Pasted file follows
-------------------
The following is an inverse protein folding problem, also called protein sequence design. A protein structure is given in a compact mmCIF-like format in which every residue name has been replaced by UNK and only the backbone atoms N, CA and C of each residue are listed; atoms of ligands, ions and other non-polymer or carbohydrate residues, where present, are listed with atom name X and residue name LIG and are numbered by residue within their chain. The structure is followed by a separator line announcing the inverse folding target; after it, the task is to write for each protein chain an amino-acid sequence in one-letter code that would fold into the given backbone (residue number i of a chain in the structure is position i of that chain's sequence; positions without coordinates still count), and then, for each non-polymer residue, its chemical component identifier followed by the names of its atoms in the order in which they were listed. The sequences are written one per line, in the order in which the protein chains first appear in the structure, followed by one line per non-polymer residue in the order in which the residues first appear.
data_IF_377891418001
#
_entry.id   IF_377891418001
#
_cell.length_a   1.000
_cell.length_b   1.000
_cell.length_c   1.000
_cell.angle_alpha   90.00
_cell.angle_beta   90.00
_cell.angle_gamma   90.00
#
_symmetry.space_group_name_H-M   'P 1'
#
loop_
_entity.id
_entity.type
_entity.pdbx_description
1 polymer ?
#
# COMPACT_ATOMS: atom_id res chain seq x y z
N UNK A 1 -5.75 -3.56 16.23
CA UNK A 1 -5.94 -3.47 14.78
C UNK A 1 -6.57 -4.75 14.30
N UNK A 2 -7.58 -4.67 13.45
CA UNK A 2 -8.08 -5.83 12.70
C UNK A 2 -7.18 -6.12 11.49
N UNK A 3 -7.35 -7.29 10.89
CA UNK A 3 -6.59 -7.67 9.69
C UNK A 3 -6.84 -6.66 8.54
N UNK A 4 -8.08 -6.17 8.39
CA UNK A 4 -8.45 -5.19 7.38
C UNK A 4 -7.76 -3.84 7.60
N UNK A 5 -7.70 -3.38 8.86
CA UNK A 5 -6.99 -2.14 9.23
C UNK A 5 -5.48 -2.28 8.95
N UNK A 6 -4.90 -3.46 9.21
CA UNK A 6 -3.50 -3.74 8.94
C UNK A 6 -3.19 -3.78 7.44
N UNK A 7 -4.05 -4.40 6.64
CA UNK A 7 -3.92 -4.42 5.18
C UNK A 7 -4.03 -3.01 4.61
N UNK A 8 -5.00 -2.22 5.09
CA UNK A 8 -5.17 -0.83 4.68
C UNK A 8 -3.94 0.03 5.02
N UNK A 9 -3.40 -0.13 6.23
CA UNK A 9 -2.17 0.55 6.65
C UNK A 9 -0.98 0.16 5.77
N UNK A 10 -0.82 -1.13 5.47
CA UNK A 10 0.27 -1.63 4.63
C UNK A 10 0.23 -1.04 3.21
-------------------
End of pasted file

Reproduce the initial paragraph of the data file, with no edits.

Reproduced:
The following is an inverse protein folding problem, also called protein sequence design. A protein structure is given in a compact mmCIF-like format in which every residue name has been replaced by UNK and only the backbone atoms N, CA and C of each residue are listed; atoms of ligands, ions and other non-polymer or carbohydrate residues, where present, are listed with atom name X and residue name LIG and are numbered by residue within their chain. The structure is followed by a separator line announcing the inverse folding target; after it, the task is to write for each protein chain an amino-acid sequence in one-letter code that would fold into the given backbone (residue number i of a chain in the structure is position i of that chain's sequence; positions without coordinates still count), and then, for each non-polymer residue, its chemical component identifier followed by the names of its atoms in the order in which they were listed. The sequences are written one per line, in the order in which the protein chains first appear in the structure, followed by one line per non-polymer residue in the order in which the residues first appear.